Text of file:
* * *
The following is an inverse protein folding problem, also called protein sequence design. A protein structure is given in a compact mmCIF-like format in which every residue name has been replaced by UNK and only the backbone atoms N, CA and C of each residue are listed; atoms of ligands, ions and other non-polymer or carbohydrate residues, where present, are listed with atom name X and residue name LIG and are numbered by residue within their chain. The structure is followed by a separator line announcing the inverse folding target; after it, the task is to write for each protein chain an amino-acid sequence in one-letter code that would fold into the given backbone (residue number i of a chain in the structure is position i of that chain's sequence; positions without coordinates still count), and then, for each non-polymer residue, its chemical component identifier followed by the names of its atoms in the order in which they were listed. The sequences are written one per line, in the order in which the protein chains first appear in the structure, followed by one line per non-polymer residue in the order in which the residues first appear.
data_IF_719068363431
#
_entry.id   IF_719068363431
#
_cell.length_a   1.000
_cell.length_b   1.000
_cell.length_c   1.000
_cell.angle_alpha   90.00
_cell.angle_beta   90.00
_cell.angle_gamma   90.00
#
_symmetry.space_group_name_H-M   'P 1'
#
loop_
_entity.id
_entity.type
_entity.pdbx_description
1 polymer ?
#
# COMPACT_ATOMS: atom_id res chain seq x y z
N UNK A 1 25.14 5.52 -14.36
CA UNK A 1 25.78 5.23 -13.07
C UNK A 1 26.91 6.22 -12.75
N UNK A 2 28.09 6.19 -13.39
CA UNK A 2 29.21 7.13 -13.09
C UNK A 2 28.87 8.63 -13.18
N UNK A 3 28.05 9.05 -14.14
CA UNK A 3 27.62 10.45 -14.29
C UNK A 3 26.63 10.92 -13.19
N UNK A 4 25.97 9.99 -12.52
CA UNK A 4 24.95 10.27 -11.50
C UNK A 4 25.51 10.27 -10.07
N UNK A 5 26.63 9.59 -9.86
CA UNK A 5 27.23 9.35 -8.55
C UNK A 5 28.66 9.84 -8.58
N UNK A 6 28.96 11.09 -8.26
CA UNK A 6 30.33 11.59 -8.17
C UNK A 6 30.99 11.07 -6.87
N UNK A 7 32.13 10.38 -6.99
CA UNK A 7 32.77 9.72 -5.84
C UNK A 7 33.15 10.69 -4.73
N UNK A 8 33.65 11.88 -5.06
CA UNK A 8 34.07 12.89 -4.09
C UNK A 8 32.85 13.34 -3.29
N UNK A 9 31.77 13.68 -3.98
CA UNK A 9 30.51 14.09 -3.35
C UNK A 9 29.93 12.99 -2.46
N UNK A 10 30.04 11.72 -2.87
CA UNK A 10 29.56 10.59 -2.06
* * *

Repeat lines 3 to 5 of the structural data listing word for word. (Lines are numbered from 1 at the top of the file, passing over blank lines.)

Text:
#
_entry.id   IF_719068363431
#